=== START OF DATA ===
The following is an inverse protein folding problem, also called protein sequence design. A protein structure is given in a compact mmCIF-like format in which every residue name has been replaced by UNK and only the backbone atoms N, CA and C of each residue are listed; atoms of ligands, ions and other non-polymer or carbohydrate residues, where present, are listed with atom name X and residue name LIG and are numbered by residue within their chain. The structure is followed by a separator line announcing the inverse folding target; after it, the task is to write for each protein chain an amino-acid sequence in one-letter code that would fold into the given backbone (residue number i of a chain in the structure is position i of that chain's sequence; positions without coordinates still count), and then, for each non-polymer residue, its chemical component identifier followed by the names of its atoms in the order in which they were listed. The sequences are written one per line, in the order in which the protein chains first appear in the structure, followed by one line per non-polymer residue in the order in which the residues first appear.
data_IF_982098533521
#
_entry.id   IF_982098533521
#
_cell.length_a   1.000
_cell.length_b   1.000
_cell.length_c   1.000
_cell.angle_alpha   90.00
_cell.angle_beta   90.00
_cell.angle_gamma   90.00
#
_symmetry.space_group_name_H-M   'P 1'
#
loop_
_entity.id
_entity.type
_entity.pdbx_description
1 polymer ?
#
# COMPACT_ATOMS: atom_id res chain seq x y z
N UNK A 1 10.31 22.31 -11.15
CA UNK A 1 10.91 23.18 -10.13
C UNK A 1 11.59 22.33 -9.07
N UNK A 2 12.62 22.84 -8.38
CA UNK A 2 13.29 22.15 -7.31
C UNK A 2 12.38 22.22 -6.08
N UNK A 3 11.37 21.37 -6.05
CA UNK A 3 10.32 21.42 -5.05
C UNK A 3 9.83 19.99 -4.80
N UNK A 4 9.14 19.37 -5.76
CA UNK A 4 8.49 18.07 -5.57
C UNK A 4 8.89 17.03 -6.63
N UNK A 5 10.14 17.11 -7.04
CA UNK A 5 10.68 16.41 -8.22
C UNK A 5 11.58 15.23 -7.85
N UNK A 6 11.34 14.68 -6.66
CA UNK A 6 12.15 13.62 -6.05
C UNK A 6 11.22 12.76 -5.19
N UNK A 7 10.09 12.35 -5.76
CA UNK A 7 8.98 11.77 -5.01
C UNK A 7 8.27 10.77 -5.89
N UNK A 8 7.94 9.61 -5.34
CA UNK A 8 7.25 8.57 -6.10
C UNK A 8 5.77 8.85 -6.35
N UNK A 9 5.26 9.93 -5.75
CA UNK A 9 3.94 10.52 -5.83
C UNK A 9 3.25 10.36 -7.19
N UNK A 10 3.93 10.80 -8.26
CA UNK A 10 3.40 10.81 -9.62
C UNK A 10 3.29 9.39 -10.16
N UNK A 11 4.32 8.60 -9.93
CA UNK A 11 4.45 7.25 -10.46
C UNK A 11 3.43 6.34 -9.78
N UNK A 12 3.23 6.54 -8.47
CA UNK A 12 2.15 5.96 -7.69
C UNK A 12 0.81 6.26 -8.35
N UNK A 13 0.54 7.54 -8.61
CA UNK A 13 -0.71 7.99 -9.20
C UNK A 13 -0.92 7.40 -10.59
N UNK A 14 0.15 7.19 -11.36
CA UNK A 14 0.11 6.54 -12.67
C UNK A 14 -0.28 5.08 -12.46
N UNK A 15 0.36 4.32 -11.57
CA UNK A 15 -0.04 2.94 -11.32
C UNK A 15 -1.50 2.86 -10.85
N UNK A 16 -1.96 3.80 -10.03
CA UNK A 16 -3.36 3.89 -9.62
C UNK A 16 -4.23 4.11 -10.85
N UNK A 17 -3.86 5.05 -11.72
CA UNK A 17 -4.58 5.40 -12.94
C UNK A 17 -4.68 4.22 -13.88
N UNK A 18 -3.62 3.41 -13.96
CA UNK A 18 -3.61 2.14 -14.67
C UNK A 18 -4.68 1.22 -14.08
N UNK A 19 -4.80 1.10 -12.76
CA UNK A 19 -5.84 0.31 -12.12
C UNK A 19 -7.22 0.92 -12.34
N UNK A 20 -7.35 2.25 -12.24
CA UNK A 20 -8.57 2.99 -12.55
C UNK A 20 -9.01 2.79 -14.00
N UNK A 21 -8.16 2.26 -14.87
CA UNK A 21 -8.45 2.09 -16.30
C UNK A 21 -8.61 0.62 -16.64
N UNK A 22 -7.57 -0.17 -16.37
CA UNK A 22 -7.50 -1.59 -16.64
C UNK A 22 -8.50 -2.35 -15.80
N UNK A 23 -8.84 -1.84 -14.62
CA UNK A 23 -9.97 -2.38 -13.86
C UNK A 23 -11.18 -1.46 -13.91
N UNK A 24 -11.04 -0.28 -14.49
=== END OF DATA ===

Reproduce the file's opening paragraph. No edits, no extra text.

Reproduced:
The following is an inverse protein folding problem, also called protein sequence design. A protein structure is given in a compact mmCIF-like format in which every residue name has been replaced by UNK and only the backbone atoms N, CA and C of each residue are listed; atoms of ligands, ions and other non-polymer or carbohydrate residues, where present, are listed with atom name X and residue name LIG and are numbered by residue within their chain. The structure is followed by a separator line announcing the inverse folding target; after it, the task is to write for each protein chain an amino-acid sequence in one-letter code that would fold into the given backbone (residue number i of a chain in the structure is position i of that chain's sequence; positions without coordinates still count), and then, for each non-polymer residue, its chemical component identifier followed by the names of its atoms in the order in which they were listed. The sequences are written one per line, in the order in which the protein chains first appear in the structure, followed by one line per non-polymer residue in the order in which the residues first appear.